MOSFET speed for driving high current into LEDs

Discussion in 'General Electronics Chat' started by ray242, Jul 14, 2017.

  1. ray242

    Thread Starter Member

    Nov 27, 2016
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    Hi,

    I've been trying to use a MOSFET (model PSMN8R2-80YS) to drive 50A current at 50us pulse width into 7 parallel LED load, but I realized the current can only rise at a rather slow speed (about 10us to get 40A).

    What can be the cause of this and how can I improve it? The wire loop length was about 10cm so I don't think inductance is the problem problem.

    I attached the circuit diagram. My power supply can not generate 50A so a big capacitor was used and the voltage was adjusted for 50A.

    In the oscillograph, the yellow line is current (10A/1V), the blue line is the drain voltage and the red line is the gate voltage.

    Thank you very much for your help(^^)
     
  2. crutschow

    Expert

    Mar 14, 2008
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    What was the voltage you adjusted the power supply to?
    Is the capacitor connected with as short leads as possible between the LED's anodes and the MOSFET source?
    At that current level, even small wire inductance can have an effect.
     
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  3. ray242

    Thread Starter Member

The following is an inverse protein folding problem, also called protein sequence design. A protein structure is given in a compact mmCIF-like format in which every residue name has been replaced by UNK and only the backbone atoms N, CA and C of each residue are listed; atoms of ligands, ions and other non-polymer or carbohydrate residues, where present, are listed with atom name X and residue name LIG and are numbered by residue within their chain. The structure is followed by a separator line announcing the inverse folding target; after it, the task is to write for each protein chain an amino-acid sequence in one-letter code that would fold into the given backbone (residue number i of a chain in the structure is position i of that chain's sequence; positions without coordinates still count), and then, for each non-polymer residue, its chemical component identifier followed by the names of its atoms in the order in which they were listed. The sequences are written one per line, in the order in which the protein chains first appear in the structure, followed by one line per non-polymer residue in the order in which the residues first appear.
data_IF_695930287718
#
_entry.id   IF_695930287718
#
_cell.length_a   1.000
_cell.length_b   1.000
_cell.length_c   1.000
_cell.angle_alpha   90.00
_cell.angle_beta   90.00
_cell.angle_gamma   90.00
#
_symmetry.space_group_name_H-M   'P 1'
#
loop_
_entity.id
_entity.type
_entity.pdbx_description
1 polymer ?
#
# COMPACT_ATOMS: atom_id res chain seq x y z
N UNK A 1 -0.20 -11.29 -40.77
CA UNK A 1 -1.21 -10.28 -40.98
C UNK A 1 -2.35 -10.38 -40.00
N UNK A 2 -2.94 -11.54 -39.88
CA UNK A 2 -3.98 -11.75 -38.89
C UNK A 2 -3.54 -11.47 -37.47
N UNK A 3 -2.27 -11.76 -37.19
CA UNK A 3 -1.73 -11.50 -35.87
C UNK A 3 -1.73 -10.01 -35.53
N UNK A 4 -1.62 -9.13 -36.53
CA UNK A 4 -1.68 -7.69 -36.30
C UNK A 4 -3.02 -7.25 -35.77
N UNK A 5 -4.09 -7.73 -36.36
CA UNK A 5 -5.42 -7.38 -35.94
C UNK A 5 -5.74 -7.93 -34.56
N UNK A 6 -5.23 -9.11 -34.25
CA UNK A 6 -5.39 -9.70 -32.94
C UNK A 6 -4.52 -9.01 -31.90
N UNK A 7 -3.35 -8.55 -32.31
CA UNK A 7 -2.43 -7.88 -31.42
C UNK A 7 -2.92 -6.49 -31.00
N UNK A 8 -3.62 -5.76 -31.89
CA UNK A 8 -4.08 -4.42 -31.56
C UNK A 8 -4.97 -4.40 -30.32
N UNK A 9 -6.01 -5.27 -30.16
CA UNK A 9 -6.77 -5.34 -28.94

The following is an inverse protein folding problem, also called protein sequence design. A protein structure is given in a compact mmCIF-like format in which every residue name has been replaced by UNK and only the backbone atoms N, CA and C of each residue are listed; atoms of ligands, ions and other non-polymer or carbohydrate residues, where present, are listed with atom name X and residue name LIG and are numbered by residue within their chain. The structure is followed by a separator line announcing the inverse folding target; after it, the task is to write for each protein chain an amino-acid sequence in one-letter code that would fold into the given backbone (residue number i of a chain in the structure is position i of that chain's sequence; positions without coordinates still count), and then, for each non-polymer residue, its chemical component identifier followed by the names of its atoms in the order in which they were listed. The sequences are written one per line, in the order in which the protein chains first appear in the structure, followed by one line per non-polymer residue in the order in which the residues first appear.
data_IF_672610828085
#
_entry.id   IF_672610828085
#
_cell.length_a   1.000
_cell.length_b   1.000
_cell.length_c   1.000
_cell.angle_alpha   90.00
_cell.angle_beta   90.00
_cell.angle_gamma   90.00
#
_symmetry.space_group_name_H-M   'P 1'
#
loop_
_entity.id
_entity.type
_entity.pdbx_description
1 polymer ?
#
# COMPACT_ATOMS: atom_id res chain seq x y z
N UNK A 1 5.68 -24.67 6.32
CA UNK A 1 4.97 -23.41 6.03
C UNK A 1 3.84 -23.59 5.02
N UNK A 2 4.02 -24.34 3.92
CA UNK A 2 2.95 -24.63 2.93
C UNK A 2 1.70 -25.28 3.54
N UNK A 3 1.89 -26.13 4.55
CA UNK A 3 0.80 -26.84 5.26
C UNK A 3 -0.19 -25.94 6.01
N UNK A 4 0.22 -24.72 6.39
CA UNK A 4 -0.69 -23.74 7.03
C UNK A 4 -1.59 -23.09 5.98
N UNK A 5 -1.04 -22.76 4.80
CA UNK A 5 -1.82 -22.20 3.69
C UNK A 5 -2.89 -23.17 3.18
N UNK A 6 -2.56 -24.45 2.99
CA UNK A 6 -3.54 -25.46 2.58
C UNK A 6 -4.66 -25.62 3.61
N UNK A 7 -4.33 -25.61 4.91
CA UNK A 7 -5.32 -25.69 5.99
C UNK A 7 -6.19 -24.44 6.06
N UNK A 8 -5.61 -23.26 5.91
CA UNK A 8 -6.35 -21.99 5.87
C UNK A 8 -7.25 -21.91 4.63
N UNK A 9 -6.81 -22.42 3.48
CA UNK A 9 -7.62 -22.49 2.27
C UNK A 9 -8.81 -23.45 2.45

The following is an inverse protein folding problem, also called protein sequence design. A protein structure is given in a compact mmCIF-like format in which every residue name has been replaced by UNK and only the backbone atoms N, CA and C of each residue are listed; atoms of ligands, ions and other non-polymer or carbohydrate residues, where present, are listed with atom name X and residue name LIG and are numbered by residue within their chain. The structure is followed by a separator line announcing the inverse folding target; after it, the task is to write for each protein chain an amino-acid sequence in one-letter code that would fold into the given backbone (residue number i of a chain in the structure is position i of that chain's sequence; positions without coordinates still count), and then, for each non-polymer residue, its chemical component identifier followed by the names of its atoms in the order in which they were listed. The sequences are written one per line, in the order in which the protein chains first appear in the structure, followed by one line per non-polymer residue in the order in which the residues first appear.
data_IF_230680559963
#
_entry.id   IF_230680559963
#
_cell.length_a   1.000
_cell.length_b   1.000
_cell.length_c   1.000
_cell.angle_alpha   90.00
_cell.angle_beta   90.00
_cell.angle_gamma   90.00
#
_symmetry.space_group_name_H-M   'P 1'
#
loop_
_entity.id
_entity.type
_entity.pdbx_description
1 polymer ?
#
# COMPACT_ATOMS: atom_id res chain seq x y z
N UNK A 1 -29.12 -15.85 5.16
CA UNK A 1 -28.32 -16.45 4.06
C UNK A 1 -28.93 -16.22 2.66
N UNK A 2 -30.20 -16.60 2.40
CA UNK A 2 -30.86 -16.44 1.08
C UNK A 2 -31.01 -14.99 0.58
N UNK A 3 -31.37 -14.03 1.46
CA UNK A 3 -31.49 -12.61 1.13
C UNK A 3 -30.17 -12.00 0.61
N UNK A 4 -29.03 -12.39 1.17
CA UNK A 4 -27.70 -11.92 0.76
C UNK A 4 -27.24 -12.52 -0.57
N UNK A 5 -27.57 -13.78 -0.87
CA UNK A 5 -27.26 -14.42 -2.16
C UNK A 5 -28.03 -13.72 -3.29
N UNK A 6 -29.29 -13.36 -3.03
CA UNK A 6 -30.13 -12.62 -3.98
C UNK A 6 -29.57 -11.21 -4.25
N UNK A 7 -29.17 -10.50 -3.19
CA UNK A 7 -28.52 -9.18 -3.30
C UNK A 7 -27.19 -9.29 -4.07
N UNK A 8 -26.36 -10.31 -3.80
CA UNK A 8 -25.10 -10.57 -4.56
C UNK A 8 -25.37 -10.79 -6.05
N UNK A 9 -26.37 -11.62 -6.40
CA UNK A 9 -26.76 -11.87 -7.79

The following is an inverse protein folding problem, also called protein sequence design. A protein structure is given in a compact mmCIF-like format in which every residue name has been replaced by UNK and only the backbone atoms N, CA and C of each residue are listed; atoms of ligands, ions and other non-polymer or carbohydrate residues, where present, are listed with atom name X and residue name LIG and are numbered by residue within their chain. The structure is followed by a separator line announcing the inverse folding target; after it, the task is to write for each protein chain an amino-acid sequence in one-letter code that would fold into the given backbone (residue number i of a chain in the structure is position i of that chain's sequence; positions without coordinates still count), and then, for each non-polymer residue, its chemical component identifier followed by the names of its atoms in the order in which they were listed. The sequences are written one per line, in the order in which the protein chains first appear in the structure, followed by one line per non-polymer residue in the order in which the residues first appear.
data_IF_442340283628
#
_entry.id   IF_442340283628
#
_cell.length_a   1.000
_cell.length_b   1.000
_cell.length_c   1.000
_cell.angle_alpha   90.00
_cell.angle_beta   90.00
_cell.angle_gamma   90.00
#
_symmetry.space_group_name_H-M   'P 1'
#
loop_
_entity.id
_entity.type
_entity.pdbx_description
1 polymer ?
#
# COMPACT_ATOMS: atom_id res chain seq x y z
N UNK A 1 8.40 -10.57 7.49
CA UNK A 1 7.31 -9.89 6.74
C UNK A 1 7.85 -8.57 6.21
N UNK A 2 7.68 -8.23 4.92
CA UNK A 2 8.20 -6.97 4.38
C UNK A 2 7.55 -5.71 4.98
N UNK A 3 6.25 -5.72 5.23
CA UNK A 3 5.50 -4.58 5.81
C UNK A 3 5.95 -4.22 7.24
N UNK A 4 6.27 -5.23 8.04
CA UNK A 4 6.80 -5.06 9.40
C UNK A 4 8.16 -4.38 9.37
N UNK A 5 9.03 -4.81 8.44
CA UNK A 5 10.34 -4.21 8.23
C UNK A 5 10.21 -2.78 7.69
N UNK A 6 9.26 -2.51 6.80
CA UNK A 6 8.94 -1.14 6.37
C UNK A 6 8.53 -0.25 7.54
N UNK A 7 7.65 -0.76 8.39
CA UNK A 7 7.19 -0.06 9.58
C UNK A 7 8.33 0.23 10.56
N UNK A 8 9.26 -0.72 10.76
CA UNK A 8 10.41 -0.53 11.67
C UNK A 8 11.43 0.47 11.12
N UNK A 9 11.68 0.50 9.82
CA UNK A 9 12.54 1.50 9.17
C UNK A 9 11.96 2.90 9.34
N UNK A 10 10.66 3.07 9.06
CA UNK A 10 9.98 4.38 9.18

Nov 27, 2016
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    The voltage was 6.5V.
    Yes, I used very short wires, an inductance calculator tells me the inductance is around 150nH, which corresponds to di/dt of about 35A/us for 6.5V.

    Thank you.
     
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  4. crutschow

    Expert

    Mar 14, 2008
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    How much voltage does the LEDs drop?
    The voltage for the di/dt calculation (that which appears across the parasitic inductance) is the difference between the supply voltage and the LED drop, not the supply voltage.
    You can add a resistor in series so you can use a higher supply voltage to reduce the di/dt value.
     
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  5. ray242

    Thread Starter Member

    Nov 27, 2016
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    I looked at the datasheet and it's about 2.6V, does that mean there's a drop of 3.9V across the wire? But that still doesn't give me a slow enough value to account for the speed.

    Do you mean increase the di/dt value? Because I want to increase the speed but not reduce it...

    Thank you
     
  6. ray242

    Thread Starter Member

    Nov 27, 2016
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    Sorry I didn't notice that the unit is mA in the datasheet. It only provides a diagram for current up to 1.2A. So can't know how much the voltage drop is.
     
  7. ian field

    AAC Fanatic!

    Oct 27, 2012